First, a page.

Don’t let the rain keep you in this weekend. If the wet won’t slow you down, the art will keep pace this weekend. Just drive safely. We’ve got a recommendation on either side of the Bay this weekend.
Saturday night the Morean Arts Center opens Leave a Message: Urban Art in Florida. With the recent quasi-drama of the Warehouse District’s murals, this exhibit couldn’t be timelier. In fact, the artist at center of the sort-of-controversy, Akud-Acut, will be among the group exhibited This making the cities initial stance all the more silly: you can pay Akud-Acut to paint on your walls, but only certain ones. I get the uneasy feeling the city wants Miami’s money draw without turning into the Wynwood district. It’s like ordering your McNuggets while asking them to hold the chicken. But that’s neither here nor there.
Street Art stopped being edgy about seven years ago. However, rather than get boring it just grew up. It’s like putting down Rage Against the Machine to listen to Fugazi. This is why the Morean Arts Center’s exhibit is timely in larger sense – Street art has grown into a mature form worth spending some time considering. Directly and indirectly, urban art now tackles heavy issues such as property, permission, and class concerns among others. The aforementioned Warehouse District goings-on gives the work a concrete relevancy that I wish happened more often.
If somehow this exhibit hasn’t yet reached your cool threshold, there is also an after party down the street at Sake Bomb.
USFCAM – In Residence, Reception and Panel Discussion Fri 6/08 6pm-9pm
The USF Contemporary Art Museum is exhibiting the work of four Miami based artists in the show In Residence. Expect this show to be much more cerebral than the above mentioned.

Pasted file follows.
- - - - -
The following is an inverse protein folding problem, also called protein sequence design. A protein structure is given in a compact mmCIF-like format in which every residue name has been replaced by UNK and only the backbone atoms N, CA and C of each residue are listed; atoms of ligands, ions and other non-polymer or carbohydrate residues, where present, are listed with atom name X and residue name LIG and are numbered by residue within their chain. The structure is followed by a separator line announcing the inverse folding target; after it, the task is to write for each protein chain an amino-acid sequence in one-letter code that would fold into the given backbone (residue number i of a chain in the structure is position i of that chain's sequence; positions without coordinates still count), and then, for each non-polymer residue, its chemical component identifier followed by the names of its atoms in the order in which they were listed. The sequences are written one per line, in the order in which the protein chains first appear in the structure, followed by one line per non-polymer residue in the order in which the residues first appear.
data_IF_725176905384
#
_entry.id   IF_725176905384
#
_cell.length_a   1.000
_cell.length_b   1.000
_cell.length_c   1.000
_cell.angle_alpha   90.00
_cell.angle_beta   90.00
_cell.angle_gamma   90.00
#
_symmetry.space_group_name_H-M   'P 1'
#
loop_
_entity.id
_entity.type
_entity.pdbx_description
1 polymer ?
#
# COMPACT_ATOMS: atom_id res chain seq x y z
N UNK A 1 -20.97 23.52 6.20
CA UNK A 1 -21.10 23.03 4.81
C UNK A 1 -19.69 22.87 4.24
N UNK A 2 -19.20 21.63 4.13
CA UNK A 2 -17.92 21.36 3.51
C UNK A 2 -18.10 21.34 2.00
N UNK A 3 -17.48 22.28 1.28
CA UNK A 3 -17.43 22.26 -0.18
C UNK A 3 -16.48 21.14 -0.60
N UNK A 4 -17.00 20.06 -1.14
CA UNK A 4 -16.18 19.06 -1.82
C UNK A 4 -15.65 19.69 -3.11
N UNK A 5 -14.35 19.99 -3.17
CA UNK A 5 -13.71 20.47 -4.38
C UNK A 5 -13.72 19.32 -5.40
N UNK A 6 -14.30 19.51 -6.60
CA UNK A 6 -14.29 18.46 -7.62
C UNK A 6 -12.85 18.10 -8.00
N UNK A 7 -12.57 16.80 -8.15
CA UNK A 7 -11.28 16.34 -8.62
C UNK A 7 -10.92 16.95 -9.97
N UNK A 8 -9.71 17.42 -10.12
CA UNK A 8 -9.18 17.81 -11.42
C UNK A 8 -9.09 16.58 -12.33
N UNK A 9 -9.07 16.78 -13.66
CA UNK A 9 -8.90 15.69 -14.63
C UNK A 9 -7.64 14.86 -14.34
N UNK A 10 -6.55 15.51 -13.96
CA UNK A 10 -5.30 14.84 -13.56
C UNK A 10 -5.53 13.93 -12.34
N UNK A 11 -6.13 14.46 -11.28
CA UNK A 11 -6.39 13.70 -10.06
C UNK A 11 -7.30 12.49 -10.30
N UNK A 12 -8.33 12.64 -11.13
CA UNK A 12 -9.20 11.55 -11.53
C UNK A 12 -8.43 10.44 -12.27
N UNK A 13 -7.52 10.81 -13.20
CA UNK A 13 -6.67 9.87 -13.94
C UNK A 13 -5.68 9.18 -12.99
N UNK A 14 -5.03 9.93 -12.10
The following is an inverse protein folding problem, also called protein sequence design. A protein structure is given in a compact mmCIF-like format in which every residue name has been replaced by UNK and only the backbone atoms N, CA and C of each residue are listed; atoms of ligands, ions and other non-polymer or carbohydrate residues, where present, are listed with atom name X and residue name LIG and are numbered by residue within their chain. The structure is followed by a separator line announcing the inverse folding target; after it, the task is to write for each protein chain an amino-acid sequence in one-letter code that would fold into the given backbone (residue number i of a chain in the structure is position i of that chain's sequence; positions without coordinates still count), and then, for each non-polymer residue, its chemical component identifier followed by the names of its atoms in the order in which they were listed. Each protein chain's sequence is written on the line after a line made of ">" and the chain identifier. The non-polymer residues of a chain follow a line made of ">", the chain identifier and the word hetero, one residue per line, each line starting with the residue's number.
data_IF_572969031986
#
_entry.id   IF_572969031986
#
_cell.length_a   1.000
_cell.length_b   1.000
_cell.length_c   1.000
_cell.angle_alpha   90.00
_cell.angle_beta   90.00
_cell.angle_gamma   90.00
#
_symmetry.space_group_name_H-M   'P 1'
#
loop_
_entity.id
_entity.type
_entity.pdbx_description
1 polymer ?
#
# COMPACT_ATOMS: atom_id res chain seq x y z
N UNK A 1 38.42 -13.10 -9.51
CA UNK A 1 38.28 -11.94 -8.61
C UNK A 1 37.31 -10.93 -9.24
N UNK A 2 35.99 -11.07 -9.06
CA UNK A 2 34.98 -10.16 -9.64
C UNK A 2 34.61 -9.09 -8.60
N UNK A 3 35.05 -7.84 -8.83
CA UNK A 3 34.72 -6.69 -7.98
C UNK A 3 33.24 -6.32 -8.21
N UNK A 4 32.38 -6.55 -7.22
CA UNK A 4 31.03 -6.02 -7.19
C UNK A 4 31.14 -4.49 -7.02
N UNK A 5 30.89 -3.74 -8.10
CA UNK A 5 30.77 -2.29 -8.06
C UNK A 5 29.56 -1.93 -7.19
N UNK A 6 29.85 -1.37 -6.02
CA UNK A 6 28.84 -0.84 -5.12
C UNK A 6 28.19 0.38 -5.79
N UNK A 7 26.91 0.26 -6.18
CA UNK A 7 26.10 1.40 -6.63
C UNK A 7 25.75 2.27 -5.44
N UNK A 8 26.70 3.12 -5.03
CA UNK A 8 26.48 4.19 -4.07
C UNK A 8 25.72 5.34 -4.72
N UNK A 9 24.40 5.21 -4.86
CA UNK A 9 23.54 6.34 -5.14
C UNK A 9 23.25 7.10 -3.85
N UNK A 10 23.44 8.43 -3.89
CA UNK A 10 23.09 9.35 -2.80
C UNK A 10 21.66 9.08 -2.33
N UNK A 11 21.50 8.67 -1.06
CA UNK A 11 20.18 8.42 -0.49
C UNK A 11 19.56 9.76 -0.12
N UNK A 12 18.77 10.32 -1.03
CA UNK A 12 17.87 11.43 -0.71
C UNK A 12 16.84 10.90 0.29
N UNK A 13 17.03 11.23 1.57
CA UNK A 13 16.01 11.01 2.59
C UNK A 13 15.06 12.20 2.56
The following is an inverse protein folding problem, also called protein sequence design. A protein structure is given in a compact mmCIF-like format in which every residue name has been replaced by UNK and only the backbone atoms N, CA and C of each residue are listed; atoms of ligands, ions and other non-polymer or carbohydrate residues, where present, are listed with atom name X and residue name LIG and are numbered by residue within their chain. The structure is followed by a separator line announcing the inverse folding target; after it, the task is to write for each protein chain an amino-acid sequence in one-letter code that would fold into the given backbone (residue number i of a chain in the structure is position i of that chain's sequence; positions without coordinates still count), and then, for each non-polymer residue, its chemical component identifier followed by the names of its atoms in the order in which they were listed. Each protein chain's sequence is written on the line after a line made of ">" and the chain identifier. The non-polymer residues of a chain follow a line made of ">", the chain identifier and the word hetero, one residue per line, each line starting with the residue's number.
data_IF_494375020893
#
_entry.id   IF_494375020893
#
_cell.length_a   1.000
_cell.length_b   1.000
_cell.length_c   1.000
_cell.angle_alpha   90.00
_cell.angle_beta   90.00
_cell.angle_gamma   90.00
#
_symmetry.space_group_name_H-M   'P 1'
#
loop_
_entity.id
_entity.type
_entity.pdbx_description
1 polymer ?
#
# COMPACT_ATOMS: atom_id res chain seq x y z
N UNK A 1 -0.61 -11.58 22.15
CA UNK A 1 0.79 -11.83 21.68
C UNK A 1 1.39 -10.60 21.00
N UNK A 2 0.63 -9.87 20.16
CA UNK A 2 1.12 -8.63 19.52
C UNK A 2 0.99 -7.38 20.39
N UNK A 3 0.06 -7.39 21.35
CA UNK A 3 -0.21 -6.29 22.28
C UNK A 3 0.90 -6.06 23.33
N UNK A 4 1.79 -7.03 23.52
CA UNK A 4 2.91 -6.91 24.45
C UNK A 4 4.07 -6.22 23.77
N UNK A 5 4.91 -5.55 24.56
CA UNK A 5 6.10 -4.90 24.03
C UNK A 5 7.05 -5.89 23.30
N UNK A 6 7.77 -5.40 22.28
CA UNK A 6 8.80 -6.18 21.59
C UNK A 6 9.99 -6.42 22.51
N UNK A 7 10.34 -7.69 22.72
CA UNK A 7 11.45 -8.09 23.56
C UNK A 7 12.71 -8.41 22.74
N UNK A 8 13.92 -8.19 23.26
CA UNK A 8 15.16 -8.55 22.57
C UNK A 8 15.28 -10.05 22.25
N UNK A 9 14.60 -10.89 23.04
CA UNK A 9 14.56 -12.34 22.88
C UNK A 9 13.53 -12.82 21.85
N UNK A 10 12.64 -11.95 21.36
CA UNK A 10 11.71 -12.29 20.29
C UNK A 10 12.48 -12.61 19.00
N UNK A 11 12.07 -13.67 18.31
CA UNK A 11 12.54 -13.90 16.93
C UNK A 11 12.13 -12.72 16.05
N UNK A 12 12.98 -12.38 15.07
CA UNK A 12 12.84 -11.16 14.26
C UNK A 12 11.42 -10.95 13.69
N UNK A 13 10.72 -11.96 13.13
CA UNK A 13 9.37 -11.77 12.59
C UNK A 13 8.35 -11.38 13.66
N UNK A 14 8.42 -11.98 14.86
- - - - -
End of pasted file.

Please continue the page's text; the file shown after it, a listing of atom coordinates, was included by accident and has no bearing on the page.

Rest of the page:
I wrote my latest editorial for Sarasota Visual Art prior to reading about this exhibit. Oddly, the last three paragraphs of the article describing a peculiarly Floridian art culture reads like a preview to this exhibit. In Residence addresses the relationship between people and place, humans and nature. At times the relationship is depicted as a power struggle, other times as nearly sexual. For example, consider Christy Gast’s video work. A figure in a Tuxedo taps along the Herbert Hoover Dike – an enormous example of civilization attempting to exert control over nature (and a reminder of nature’s ability to overwhelm civilization). It’s difficult to tell if Gast’s dancer is celebrating the environment and the structure, or it she is being sarcastic.
The drama of the natural world and the city is not exclusive to Florida. However these artists show how the state uniquely typifies it. The scenes and ideas should be familiar but innovatively presented. Please, don’t miss this exhibit.